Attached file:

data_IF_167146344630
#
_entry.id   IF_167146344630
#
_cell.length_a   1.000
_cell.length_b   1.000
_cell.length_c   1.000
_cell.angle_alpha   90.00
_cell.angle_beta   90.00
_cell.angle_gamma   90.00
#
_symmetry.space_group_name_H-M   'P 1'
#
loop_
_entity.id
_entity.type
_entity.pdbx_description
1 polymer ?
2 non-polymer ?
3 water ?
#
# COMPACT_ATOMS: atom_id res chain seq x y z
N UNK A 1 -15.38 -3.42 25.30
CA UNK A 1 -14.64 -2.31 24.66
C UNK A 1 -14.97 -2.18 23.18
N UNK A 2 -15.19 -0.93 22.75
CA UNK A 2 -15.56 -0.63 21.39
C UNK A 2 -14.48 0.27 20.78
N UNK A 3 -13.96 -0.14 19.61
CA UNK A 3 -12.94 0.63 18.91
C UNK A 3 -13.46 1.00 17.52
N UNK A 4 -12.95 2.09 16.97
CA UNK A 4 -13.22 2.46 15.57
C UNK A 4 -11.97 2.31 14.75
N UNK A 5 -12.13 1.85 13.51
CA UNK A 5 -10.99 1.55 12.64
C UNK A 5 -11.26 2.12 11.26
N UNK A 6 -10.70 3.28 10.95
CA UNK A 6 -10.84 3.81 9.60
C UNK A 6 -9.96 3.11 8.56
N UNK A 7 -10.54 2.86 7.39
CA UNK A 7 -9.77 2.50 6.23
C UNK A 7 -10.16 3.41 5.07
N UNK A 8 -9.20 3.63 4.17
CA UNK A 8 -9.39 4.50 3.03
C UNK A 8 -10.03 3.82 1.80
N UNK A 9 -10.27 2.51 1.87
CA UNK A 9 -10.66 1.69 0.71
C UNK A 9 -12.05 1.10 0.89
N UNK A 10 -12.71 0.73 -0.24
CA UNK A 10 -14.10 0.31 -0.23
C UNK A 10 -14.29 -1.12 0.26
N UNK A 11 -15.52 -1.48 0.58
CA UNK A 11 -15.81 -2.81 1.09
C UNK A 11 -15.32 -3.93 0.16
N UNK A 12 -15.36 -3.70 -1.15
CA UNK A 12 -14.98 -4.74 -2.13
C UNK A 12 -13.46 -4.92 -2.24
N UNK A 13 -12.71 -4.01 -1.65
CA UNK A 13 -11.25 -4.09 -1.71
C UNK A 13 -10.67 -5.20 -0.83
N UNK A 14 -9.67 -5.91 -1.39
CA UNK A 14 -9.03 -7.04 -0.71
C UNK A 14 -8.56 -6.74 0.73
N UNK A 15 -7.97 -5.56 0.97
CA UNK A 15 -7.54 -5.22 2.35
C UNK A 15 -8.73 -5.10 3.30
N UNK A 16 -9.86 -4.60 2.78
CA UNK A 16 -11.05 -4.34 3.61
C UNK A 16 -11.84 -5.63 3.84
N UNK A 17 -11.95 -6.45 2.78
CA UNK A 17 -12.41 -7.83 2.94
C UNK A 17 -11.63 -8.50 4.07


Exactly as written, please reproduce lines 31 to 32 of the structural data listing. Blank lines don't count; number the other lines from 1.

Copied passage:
C UNK A 3 -13.46 1.00 17.52
N UNK A 4 -12.95 2.09 16.97